That leaves Ciardella's in a precarious position, co-owner Bob Budelli said Friday. It has been borrowing space from Redwood City competitors in an effort to keep the 48-year-old company afloat after the city ordered it to stop using the San Antonio Road facility in October, he said.
"It's really hard to keep our employees," he said. "We almost threw up our hands a couple of weeks ago."
Ciardella's was forced to move from its former East Bayshore Road location in August after the site was selected for a critical storm-drain pump for the City of Palo Alto. The San Francisquito Creek pump station will allow rainwater to enter the creek when water- volume is high.
City leaders had helped the business find the Caltrans property, which had been used as a storage site, Budelli said.
It moved and began operating in September on San Antonio Road, using a portable generator and "Lego-like" cement bins to store its soil, mulch and other products because Caltrans will not allow any permanent construction on the site.
But while trying to adhere to the demands of the Public Works Department, responsible for the pump project, former landlord Santa Clara Valley Water District and new landlord Caltrans, company leaders failed to obtain the proper permits that would have allowed them to operate continuously.
"We feel like there were things they could have been doing to help move their city process (along)," Williams said. He admitted that if no one had complained about the business operations, the city might have been able to process the application with Ciardella's open.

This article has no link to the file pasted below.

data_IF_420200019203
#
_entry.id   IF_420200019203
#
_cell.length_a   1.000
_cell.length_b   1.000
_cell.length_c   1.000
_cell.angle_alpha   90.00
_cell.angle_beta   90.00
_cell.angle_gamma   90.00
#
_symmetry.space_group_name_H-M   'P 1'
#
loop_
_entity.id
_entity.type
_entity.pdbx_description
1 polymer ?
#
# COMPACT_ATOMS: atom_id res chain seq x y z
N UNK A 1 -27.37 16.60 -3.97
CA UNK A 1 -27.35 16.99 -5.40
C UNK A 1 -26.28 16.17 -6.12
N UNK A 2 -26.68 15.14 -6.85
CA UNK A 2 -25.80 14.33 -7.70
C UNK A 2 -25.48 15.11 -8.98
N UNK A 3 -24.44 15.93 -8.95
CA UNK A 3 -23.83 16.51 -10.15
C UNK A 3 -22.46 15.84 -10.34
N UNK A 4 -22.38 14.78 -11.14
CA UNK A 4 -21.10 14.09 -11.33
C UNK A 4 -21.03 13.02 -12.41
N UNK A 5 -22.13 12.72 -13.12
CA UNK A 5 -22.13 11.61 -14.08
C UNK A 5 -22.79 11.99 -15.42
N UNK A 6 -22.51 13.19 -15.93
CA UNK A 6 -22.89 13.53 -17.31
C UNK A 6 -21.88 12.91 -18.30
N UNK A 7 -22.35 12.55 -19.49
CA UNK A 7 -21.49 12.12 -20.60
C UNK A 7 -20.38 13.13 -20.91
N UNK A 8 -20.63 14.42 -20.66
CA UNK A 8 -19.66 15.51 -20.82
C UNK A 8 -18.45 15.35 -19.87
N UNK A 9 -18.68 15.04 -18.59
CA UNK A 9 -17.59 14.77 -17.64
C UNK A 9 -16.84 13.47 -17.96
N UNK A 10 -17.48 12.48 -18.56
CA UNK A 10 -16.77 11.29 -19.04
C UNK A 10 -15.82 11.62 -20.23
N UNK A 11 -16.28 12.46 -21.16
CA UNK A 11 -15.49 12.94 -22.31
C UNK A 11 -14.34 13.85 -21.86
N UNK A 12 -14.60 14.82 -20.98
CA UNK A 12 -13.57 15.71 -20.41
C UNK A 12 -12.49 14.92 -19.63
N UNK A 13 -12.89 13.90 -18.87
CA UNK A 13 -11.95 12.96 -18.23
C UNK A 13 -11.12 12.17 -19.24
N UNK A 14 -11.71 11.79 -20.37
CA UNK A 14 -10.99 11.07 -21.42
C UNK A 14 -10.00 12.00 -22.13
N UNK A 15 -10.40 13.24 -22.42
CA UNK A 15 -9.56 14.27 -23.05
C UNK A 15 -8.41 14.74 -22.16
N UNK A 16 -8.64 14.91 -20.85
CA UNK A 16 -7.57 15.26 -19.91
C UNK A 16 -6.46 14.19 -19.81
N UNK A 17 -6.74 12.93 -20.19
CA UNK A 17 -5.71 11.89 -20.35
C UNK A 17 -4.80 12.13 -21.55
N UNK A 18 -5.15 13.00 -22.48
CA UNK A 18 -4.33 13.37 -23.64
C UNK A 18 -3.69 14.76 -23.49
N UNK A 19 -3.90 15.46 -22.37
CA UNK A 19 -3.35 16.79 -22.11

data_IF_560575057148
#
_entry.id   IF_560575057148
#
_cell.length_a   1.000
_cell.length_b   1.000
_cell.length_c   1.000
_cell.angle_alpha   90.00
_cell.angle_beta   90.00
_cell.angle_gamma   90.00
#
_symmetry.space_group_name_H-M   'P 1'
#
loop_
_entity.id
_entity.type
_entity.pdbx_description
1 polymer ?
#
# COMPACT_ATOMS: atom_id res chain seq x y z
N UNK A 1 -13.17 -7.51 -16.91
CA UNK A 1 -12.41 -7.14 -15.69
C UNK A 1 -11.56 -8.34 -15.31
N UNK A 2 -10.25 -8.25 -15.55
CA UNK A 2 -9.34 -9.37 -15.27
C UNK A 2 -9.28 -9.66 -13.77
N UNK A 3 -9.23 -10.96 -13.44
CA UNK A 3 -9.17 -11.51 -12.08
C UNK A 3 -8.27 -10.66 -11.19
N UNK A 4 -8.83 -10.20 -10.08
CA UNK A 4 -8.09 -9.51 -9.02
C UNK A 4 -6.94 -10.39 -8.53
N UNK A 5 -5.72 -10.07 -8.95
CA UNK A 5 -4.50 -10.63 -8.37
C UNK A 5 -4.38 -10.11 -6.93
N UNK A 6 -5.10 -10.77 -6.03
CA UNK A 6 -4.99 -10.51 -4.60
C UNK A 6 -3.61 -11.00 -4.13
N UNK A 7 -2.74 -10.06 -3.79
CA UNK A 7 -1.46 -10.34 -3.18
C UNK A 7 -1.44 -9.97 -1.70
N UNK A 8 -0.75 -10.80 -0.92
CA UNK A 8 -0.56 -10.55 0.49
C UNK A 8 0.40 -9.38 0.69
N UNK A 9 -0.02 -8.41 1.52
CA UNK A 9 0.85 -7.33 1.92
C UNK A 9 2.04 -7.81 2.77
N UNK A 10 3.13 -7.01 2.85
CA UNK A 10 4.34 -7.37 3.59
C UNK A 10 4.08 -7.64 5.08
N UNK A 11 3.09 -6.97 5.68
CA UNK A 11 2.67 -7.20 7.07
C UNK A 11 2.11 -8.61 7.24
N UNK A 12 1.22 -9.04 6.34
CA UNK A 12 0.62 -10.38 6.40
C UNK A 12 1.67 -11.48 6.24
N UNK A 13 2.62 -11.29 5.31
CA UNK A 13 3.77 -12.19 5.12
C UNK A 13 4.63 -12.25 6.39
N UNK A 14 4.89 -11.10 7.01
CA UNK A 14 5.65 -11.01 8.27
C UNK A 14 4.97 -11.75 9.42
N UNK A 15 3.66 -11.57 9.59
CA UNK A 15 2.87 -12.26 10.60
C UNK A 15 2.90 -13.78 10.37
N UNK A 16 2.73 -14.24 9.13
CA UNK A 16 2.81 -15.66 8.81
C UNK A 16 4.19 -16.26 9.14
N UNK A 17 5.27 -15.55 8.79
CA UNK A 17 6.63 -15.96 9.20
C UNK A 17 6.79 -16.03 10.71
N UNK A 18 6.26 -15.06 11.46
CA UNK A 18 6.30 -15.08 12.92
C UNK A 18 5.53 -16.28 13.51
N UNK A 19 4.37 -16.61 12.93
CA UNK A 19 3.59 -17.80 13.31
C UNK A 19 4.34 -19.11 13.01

But new neighbors on Transport Road, Paul and Patricia Pearson, notified the city they were bothered by Ciardella's noise, dust and parking.
Code-compliance officials went out to check, found the business operating illegally, and issued an order to stop work, according to city records.
Since the City Council voted on Oct. 22 to delay rezoning the property until it has the proper architectural and environmental permits, Williams said code-compliance officers have conducted several surprise inspections and found the facility locked.
Ciardella's has submitted the required applications, which will be considered by the Architectural Review Board on Dec. 20, Williams said.
But late January is the earliest the issue could go before the council, he said.
Until then, Budelli said Ciardella's will try to continue operating without using its own site for materials.
"We've got a lot of support from the Palo Alto community," he said.
This story contains 461 words.
Stories older than 90 days are available only to subscribing members. Please help sustain quality local journalism by becoming a subscribing member today.
If you are already a subscriber, please log in so you can continue to enjoy unlimited access to stories and archives. Subscriptions start at $5 per month and may be cancelled at any time.